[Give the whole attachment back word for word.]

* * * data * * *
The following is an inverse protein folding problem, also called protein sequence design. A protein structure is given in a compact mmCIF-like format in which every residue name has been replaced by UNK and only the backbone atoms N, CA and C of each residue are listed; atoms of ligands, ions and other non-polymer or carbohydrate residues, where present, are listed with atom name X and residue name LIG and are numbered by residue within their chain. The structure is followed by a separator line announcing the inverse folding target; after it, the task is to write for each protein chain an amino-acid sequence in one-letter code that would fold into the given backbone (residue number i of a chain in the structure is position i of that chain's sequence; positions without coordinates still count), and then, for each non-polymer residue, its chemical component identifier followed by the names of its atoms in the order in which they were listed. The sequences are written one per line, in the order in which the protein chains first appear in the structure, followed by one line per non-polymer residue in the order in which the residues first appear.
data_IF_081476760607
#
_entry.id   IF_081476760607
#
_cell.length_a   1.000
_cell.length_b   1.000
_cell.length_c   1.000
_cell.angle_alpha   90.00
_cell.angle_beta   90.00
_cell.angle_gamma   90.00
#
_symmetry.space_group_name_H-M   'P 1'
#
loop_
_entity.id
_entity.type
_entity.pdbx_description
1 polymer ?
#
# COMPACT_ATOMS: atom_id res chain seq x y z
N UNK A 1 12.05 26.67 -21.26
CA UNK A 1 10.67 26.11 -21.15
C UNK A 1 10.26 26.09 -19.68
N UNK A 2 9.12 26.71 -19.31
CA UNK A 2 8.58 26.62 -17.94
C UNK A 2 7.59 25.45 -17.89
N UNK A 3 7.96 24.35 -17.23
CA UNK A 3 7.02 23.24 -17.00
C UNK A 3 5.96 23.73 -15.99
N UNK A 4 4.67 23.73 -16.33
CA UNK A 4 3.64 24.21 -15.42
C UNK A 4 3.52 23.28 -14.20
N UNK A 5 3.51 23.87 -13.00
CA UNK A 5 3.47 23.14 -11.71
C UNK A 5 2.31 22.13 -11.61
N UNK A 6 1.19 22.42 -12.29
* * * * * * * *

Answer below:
The following is an inverse protein folding problem, also called protein sequence design. A protein structure is given in a compact mmCIF-like format in which every residue name has been replaced by UNK and only the backbone atoms N, CA and C of each residue are listed; atoms of ligands, ions and other non-polymer or carbohydrate residues, where present, are listed with atom name X and residue name LIG and are numbered by residue within their chain. The structure is followed by a separator line announcing the inverse folding target; after it, the task is to write for each protein chain an amino-acid sequence in one-letter code that would fold into the given backbone (residue number i of a chain in the structure is position i of that chain's sequence; positions without coordinates still count), and then, for each non-polymer residue, its chemical component identifier followed by the names of its atoms in the order in which they were listed. The sequences are written one per line, in the order in which the protein chains first appear in the structure, followed by one line per non-polymer residue in the order in which the residues first appear.
data_IF_081476760607
#
_entry.id   IF_081476760607
#
_cell.length_a   1.000
_cell.length_b   1.000
_cell.length_c   1.000
_cell.angle_alpha   90.00
_cell.angle_beta   90.00
_cell.angle_gamma   90.00
#
_symmetry.space_group_name_H-M   'P 1'
#
loop_
_entity.id
_entity.type
_entity.pdbx_description
1 polymer ?
#
# COMPACT_ATOMS: atom_id res chain seq x y z
N UNK A 1 12.05 26.67 -21.26
CA UNK A 1 10.67 26.11 -21.15
C UNK A 1 10.26 26.09 -19.68
N UNK A 2 9.12 26.71 -19.31
CA UNK A 2 8.58 26.62 -17.94
C UNK A 2 7.59 25.45 -17.89
N UNK A 3 7.96 24.35 -17.23
CA UNK A 3 7.02 23.24 -17.00
C UNK A 3 5.96 23.73 -15.99
N UNK A 4 4.67 23.73 -16.33
CA UNK A 4 3.64 24.21 -15.42
C UNK A 4 3.52 23.28 -14.20
N UNK A 5 3.51 23.87 -13.00
CA UNK A 5 3.47 23.14 -11.71
C UNK A 5 2.31 22.13 -11.61
N UNK A 6 1.19 22.42 -12.29